For locals, that is a difficult bargain, giving up hard-won freedoms in exchange for protection the United States was unable to provide. Their future will now be decided by Moscow, Damascus and Ankara — a sad fate for people who helped defeat ISIS and only asked for the United States to halt attacks on them in return.
It is a fate made more harsh by lack of clarity from Washington. The only fig leaf is the chance that SDF members might be invited to meet Trump, as the White House now wants to keep Syria’s oil and have the SDF keep guarding ISIS detainees.
I have covered the ISIS war since it began, making frequent trips to Iraq, Turkey and other countries affected by the heinous crimes of Baghdadi’s caliphate. Last month, I flew to northern Iraq to meet with Yazidi refugees who are still living in camps in the Kurdistan region where they fled in August 2014.
Survivors are in desperate need of trauma care and support. For them, the war on ISIS or the killing of Baghdadi is not closure because they still can’t return home for fear of renewed ISIS attacks and due to Iraq’s instability. Some 3,000 Yazidis are still missing. They were enslaved by ISIS and murdered, their bodies dumped in mass graves.
The Yazidi refugees in northern Iraq are now witnessing the arrival of new refugees from Syria, 12,000 Kurds who are fleeing a Turkish offensive. Before Oct. 6 and Trump’s decision, they were living peacefully along the border with Turkey.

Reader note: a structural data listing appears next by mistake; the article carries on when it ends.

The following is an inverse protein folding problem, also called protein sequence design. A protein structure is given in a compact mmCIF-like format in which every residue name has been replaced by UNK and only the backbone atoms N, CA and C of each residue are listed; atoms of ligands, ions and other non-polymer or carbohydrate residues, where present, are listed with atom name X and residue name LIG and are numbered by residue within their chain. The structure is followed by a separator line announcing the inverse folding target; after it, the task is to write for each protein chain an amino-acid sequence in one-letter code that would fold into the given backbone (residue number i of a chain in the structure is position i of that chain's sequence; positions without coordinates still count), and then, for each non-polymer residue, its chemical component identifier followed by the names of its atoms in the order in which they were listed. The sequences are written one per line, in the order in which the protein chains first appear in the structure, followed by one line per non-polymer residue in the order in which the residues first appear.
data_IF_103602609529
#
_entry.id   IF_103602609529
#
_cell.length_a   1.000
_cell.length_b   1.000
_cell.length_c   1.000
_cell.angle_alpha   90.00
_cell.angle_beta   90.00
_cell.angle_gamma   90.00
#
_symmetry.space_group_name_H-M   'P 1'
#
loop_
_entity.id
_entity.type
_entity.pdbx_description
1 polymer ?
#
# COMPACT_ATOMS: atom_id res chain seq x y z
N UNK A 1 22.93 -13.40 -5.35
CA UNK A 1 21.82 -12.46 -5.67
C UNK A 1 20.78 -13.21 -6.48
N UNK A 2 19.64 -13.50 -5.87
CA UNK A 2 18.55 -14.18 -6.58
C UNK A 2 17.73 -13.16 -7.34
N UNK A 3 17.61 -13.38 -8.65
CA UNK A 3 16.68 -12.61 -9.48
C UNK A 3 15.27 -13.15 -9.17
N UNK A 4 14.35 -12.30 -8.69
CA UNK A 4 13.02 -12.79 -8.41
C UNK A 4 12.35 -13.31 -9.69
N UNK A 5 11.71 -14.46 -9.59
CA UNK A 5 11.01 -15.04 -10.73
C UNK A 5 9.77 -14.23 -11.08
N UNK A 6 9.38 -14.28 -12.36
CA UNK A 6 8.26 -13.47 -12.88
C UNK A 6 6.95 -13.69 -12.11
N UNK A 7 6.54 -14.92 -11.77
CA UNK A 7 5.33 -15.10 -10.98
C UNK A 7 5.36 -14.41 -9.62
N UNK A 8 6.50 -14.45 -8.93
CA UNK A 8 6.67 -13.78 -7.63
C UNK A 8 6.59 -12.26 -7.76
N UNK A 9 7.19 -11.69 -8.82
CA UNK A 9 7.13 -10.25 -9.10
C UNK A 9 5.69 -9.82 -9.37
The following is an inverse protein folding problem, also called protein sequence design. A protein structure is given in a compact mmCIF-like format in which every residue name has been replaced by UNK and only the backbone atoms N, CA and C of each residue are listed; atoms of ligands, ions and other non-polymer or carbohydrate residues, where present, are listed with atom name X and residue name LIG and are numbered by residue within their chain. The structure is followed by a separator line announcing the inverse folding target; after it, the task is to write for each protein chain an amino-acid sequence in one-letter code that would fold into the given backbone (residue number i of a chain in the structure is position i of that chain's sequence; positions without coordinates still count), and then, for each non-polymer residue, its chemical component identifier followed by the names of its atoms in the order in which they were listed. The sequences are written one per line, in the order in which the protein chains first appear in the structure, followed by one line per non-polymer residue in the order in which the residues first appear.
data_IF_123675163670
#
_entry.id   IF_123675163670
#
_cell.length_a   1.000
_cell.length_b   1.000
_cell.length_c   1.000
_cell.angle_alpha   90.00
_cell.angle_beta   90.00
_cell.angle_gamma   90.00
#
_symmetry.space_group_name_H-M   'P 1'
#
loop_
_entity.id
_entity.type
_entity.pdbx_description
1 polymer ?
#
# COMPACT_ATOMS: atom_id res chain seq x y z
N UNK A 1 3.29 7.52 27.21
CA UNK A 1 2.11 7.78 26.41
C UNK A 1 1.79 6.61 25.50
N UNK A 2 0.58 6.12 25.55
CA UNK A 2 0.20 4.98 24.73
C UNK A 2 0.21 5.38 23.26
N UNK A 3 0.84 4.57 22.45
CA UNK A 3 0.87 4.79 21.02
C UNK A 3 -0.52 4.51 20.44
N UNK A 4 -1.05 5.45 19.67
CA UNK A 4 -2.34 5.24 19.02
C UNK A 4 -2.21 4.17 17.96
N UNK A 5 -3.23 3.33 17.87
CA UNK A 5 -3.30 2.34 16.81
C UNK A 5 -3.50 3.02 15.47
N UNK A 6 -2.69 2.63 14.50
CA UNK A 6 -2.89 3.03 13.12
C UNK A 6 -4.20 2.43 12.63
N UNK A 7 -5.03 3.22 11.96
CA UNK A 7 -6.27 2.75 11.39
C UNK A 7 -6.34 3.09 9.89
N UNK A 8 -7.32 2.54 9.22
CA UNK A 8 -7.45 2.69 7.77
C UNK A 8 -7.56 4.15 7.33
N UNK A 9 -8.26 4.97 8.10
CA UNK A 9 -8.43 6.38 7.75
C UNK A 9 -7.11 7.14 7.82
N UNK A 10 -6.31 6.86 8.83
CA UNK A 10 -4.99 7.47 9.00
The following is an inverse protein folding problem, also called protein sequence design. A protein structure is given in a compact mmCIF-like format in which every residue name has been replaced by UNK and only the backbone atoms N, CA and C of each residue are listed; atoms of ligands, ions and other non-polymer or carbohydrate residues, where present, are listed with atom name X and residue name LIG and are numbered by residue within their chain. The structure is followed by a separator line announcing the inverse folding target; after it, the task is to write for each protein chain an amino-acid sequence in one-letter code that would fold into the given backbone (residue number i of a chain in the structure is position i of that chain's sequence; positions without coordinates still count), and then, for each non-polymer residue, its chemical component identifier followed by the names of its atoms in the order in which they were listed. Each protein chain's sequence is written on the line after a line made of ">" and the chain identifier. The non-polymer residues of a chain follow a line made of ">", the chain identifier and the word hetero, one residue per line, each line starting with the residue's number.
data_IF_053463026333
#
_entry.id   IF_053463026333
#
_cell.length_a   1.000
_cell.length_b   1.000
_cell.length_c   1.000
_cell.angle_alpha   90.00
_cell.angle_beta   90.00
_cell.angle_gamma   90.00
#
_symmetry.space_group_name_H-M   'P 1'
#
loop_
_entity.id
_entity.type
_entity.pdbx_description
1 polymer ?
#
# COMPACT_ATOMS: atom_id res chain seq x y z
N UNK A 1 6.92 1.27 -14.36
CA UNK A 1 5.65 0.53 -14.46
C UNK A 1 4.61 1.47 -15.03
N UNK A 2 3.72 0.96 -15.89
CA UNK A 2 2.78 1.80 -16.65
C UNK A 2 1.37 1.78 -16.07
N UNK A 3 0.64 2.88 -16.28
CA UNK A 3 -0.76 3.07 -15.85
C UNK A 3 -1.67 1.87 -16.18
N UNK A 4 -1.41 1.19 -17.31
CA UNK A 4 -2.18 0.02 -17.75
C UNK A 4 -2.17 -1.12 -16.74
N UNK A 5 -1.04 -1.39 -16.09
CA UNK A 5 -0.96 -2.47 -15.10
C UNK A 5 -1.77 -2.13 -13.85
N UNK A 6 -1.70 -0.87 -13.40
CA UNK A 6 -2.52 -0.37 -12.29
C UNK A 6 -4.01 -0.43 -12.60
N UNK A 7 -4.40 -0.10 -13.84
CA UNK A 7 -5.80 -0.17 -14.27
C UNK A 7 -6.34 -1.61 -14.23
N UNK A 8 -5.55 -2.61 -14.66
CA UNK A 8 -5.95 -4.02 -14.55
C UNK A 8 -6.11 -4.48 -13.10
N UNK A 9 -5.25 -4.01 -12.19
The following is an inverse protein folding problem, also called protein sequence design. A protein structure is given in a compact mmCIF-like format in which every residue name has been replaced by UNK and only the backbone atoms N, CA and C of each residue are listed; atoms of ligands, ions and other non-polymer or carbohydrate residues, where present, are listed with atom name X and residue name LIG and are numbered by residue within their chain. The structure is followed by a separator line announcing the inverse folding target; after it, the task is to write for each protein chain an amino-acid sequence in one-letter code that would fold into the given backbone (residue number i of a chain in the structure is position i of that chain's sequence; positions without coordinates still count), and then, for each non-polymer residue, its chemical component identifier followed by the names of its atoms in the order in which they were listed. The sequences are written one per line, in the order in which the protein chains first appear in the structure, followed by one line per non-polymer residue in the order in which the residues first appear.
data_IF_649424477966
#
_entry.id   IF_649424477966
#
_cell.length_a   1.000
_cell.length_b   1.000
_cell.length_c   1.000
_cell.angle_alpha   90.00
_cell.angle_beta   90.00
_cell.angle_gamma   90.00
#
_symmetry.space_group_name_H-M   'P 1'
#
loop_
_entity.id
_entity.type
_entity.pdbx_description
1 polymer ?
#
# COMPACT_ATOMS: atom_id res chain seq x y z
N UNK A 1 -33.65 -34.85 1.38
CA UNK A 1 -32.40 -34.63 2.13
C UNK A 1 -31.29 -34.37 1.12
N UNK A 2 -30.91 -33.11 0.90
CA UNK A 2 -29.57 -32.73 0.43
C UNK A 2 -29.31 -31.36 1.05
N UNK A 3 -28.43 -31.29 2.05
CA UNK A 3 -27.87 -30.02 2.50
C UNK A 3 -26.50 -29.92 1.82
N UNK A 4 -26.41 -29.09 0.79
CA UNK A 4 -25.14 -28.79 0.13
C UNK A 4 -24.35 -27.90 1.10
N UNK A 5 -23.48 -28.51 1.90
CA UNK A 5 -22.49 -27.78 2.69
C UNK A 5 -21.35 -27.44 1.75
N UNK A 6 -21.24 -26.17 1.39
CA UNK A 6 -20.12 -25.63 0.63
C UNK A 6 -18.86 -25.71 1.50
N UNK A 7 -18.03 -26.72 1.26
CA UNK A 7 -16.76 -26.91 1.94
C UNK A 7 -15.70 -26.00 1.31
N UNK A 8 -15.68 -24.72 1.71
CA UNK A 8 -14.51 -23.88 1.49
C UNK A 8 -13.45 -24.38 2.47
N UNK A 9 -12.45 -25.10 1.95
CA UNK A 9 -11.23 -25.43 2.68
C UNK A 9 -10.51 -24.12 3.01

There is something surreal about the disconnect that appears to cloud Washington’s view of Syria and the actual situation in the country. Millions of Syrians became refugees as a result of the civil war and Assad’s bombing of Syrian rebel-held cities, such as Aleppo. Today, a shaky cease-fire holds across Syria brokered by Iran, Turkey and Russia in a series of deals they have worked on since 2017.
The United States, despite getting into Syria with good intentions, first to oppose Assad and then to fight ISIS, has been pushed into a corner. Local residents, especially members of the Kurdish minority, had hoped the U.S. might stick by their side the way Russia was backing the Syrian government in Damascus and the way Turkey has backed the mostly Arab Syrian rebels.
The increasingly transactional nature of Trump’s view of the Middle East has ramifications for Israel as well. Although Secretary of State Mike Pompeo came to Israel in the wake of the Syria decision and supported Israel’s actions against Iran in Syria, Israel is concerned about Iran’s growing attempt to supply precision-guided missiles to Hezbollah and its other activities in the region. An Iranian attack on Saudi Arabia in September, harming a key oil installation at Abqaiq by using drones and low flying cruise missiles, shows Israel what a threat might look like.
Eastern Syria was both an important strategic area for the United States and also a peaceful area filled with U.S. allies that helped defeat ISIS. It’s hard to see how much can be salvaged now, especially if official U.S. policy has shifted to focusing only on “securing the oil” in eastern Syria.
In a roller-coaster three weeks, the U.S. has abdicated responsibility and abandoned allies. Washington is viewed in the region as increasingly erratic, and an unstable, untrustworthy ally. That will affect generations to come — not just the people sitting in refugee camps in northern Iraq, but people across the Middle East.